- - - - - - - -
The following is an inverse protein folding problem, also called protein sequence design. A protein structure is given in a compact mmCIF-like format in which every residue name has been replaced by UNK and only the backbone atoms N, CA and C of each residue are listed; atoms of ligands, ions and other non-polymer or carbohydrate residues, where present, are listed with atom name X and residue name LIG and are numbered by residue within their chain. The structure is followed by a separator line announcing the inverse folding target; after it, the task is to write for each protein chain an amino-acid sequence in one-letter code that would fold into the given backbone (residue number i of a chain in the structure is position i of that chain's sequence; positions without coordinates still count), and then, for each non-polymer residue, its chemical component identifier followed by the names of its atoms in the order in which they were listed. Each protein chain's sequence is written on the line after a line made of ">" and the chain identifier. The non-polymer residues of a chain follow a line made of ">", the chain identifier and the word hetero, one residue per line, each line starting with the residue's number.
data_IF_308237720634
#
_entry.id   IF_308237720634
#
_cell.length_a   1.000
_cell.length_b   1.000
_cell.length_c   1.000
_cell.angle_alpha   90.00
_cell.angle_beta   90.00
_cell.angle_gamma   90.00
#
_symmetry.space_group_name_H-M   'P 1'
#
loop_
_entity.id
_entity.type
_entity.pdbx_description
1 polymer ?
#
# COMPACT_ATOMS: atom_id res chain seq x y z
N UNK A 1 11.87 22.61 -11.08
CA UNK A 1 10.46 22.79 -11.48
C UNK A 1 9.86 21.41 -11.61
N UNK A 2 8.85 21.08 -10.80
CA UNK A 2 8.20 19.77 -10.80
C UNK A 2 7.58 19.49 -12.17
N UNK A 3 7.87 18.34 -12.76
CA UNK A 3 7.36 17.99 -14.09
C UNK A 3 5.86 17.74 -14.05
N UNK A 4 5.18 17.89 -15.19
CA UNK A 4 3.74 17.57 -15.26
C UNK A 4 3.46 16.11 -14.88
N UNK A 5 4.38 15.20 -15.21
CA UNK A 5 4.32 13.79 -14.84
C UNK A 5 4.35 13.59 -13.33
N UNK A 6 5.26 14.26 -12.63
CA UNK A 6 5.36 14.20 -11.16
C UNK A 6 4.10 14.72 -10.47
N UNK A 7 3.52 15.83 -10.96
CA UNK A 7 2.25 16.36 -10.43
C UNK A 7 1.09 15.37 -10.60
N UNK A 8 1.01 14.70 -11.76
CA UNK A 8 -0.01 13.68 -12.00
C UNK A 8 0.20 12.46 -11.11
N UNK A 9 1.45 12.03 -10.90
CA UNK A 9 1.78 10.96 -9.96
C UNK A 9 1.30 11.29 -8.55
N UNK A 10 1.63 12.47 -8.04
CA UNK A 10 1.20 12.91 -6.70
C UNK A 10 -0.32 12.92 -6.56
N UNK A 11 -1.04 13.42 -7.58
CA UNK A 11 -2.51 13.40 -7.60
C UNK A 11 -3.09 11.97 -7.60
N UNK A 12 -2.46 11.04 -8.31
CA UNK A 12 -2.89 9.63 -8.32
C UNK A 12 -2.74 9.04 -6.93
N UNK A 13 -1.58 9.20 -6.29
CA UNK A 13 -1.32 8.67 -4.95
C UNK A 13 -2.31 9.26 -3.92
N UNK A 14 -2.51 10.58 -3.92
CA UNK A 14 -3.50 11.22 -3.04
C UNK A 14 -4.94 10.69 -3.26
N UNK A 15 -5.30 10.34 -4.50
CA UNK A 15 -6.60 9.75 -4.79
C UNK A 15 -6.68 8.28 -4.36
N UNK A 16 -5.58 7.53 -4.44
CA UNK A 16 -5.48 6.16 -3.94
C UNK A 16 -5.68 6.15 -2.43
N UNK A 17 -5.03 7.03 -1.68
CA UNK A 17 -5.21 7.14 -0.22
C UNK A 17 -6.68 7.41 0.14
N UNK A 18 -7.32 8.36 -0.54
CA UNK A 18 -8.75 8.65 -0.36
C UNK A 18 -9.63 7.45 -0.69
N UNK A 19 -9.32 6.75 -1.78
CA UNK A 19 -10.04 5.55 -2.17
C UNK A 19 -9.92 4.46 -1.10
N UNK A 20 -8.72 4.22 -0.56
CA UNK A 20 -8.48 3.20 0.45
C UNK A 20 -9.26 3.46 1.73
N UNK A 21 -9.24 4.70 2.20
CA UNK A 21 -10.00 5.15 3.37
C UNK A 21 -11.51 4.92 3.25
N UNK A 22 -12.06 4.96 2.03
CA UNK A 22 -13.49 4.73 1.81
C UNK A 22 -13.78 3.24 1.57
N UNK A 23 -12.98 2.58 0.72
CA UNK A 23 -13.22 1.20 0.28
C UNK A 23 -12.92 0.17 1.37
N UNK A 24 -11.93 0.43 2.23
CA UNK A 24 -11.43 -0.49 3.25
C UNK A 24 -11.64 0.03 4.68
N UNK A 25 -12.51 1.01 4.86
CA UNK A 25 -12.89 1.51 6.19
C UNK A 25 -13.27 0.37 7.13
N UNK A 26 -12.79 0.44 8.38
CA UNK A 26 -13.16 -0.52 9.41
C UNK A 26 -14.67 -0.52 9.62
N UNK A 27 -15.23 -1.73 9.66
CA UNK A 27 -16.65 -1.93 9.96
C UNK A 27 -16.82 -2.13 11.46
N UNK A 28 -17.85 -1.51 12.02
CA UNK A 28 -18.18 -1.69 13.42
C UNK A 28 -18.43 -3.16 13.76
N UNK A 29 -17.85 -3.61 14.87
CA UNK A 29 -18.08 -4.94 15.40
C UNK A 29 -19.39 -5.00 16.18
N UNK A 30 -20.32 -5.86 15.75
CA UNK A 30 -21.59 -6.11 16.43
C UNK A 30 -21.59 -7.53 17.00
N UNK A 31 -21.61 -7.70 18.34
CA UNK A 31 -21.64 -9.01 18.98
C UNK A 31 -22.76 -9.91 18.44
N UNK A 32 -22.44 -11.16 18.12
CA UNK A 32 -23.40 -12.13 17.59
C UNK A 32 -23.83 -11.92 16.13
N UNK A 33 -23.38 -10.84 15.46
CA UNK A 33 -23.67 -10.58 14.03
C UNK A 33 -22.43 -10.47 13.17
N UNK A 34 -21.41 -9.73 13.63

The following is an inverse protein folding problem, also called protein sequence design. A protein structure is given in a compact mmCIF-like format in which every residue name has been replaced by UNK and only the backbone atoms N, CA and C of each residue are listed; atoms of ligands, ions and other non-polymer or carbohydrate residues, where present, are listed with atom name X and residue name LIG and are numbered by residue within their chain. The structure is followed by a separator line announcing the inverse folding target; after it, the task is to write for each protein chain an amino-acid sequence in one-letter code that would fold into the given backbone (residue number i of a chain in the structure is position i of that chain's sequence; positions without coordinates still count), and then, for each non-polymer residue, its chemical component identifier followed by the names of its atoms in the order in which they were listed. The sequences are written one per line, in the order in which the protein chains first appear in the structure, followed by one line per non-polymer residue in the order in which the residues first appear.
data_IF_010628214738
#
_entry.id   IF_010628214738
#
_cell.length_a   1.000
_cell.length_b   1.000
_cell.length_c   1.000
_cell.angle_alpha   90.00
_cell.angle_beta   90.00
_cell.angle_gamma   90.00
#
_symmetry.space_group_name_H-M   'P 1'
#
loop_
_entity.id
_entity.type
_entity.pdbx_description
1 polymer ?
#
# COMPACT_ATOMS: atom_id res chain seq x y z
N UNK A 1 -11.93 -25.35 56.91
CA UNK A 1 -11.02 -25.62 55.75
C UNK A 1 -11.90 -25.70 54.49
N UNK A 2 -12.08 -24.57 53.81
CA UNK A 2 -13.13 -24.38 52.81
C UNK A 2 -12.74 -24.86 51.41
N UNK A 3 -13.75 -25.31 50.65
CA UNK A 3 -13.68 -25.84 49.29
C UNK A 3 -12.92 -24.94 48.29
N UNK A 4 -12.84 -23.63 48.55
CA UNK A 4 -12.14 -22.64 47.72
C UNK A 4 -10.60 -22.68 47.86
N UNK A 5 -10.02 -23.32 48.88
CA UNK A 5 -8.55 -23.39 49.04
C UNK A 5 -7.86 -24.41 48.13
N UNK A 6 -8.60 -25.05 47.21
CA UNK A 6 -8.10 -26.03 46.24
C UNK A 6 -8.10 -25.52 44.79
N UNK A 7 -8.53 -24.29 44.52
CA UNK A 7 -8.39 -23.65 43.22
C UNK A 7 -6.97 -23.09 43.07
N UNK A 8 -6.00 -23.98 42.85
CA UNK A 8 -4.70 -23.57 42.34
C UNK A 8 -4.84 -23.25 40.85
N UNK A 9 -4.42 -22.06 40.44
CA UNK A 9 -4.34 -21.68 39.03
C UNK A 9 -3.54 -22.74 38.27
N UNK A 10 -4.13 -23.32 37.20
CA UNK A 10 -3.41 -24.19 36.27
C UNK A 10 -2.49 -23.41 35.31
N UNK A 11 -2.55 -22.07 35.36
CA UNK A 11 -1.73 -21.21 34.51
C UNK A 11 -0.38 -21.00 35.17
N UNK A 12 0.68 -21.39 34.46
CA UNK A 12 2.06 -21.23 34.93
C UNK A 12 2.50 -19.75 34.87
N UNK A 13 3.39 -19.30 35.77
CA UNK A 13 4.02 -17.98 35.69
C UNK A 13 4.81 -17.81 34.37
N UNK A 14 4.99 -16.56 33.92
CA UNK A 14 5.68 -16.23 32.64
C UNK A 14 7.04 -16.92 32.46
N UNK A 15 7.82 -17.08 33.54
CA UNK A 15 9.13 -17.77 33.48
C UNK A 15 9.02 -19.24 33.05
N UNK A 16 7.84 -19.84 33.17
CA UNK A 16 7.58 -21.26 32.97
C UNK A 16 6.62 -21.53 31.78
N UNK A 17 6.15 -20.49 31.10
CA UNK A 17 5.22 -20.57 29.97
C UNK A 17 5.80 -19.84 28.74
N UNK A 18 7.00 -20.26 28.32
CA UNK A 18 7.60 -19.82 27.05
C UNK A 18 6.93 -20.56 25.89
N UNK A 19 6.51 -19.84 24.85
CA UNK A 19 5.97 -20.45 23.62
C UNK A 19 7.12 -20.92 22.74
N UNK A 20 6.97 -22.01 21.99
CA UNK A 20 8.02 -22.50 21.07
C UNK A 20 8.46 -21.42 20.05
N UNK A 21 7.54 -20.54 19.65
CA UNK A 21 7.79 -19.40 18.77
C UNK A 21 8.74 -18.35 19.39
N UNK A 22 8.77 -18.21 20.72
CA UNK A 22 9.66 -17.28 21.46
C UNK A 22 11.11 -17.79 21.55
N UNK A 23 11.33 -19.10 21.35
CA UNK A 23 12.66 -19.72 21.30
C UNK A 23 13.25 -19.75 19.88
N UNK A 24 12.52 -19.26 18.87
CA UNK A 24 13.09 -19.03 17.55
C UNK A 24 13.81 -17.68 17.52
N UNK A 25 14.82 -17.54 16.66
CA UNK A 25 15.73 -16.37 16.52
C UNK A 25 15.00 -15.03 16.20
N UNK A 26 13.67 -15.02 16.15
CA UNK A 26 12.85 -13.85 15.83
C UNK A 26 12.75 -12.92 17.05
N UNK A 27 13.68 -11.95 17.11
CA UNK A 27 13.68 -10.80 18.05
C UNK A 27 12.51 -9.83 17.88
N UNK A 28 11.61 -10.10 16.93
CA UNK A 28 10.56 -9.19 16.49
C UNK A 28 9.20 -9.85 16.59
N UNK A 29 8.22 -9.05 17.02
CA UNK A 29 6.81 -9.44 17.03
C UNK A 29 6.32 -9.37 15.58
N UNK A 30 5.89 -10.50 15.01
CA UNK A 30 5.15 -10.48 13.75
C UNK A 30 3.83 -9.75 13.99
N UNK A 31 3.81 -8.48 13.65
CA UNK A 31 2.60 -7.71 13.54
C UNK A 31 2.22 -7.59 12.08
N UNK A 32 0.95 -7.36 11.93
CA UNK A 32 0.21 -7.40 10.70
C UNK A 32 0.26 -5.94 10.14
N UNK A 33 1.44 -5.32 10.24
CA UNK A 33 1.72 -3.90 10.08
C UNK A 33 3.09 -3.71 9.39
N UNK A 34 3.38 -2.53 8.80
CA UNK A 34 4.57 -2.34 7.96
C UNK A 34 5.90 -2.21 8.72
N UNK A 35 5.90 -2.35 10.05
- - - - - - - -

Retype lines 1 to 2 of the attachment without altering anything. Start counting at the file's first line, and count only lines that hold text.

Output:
The following is an inverse protein folding problem, also called protein sequence design. A protein structure is given in a compact mmCIF-like format in which every residue name has been replaced by UNK and only the backbone atoms N, CA and C of each residue are listed; atoms of ligands, ions and other non-polymer or carbohydrate residues, where present, are listed with atom name X and residue name LIG and are numbered by residue within their chain. The structure is followed by a separator line announcing the inverse folding target; after it, the task is to write for each protein chain an amino-acid sequence in one-letter code that would fold into the given backbone (residue number i of a chain in the structure is position i of that chain's sequence; positions without coordinates still count), and then, for each non-polymer residue, its chemical component identifier followed by the names of its atoms in the order in which they were listed. Each protein chain's sequence is written on the line after a line made of ">" and the chain identifier. The non-polymer residues of a chain follow a line made of ">", the chain identifier and the word hetero, one residue per line, each line starting with the residue's number.
data_IF_308237720634